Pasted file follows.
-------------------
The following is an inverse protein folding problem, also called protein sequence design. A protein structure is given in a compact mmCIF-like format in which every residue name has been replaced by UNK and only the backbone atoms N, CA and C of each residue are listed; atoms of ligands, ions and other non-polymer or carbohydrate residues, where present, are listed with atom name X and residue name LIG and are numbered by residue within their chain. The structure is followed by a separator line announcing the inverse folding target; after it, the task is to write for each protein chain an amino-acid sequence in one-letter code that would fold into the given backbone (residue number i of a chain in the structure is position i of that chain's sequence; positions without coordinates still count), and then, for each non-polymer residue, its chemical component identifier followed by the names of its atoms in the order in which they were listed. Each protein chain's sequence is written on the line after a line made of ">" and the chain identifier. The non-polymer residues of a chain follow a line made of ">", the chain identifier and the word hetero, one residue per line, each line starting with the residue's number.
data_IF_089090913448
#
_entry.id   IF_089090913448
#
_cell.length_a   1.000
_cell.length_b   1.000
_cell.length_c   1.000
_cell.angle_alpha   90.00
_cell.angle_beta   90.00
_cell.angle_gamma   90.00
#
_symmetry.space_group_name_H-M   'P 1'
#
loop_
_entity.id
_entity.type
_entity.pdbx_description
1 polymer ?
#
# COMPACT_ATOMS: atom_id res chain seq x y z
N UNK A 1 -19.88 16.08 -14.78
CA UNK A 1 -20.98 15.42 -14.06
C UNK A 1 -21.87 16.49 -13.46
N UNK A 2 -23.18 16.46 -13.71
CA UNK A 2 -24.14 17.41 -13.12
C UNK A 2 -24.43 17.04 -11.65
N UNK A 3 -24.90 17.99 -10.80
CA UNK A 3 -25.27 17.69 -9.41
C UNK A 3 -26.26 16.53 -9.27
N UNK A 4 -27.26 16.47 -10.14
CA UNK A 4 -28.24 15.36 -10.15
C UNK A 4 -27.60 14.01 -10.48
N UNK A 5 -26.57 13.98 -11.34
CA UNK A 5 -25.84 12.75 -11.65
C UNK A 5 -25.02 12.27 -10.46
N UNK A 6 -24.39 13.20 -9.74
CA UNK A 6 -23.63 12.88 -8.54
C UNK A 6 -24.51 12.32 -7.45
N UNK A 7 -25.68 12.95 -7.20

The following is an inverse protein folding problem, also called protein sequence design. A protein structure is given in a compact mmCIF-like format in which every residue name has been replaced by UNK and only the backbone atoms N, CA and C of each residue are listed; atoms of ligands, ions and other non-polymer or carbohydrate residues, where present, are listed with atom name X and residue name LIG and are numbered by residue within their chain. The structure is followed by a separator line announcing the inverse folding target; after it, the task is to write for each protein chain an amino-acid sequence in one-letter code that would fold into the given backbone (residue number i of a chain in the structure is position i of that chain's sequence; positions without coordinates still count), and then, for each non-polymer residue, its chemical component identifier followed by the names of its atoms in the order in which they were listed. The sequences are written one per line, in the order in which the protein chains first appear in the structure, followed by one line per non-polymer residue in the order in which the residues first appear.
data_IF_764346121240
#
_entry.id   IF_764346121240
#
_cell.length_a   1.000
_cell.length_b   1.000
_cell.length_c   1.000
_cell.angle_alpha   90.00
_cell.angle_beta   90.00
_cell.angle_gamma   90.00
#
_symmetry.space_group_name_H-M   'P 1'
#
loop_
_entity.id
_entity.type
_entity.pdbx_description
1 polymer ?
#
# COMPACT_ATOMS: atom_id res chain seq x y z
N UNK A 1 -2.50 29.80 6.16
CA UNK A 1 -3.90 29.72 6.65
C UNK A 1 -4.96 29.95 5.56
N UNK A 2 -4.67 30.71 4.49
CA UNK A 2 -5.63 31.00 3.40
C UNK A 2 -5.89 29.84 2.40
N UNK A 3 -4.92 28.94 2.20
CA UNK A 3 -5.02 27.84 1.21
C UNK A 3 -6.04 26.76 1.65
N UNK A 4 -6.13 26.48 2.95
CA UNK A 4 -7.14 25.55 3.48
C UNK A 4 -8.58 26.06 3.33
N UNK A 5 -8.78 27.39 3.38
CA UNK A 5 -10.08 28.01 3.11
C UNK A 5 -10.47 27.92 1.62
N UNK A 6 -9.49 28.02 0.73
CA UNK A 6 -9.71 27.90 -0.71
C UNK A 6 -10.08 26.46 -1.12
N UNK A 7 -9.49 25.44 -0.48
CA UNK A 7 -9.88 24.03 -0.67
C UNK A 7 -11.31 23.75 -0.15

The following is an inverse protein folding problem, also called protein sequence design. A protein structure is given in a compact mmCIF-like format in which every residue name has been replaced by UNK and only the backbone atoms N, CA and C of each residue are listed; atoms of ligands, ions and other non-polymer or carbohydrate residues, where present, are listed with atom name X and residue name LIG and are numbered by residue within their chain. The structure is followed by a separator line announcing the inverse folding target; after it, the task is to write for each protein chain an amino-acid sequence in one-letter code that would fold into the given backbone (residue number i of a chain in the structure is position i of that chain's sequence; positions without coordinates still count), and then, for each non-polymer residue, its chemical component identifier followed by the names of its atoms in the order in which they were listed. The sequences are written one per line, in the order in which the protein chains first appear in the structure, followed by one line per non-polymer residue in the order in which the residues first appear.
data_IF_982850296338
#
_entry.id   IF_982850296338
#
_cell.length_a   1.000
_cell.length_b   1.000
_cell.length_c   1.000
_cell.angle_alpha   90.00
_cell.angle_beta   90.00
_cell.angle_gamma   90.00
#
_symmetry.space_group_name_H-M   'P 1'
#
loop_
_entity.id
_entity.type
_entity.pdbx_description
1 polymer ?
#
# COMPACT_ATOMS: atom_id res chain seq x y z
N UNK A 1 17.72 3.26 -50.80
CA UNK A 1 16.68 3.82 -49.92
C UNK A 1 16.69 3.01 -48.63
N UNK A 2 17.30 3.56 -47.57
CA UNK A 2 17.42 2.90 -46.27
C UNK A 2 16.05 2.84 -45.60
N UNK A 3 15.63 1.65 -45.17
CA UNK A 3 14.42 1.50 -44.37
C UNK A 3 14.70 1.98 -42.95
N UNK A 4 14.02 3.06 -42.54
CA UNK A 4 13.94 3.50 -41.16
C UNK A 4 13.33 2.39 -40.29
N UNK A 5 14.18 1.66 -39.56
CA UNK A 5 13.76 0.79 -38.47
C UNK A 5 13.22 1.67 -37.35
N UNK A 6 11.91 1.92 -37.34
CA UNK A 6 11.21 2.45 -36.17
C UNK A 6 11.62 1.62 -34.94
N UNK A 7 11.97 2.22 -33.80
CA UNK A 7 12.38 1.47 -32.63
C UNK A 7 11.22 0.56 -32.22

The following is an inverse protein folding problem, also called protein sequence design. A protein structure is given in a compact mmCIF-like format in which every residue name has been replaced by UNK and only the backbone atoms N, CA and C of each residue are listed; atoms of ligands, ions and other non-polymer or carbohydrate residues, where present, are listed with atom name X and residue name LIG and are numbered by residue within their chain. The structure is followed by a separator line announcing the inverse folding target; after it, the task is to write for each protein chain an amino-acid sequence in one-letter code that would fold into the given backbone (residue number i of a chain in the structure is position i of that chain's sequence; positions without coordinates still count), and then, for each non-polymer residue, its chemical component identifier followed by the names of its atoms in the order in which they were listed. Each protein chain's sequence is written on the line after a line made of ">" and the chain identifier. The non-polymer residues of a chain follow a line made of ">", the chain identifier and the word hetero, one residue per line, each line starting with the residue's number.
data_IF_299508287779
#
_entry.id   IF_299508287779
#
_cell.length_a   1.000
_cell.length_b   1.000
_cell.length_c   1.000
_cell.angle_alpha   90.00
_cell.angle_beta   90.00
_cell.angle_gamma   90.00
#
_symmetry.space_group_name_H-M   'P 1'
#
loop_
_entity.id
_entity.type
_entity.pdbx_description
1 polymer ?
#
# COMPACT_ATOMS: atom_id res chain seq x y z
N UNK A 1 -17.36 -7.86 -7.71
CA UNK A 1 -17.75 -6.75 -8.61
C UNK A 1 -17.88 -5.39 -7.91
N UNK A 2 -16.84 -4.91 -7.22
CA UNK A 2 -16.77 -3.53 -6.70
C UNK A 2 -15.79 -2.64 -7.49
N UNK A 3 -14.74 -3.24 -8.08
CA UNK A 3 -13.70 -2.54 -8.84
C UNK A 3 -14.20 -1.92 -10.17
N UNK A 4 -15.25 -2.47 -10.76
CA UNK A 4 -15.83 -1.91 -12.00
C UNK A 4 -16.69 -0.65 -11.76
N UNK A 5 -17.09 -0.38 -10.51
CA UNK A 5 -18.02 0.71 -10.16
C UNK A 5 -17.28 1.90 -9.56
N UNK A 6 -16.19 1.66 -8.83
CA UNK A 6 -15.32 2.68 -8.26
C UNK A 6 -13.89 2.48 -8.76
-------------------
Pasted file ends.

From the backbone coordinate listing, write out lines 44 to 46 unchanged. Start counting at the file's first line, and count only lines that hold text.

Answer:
_entry.id   IF_764346121240
#
_cell.length_a   1.000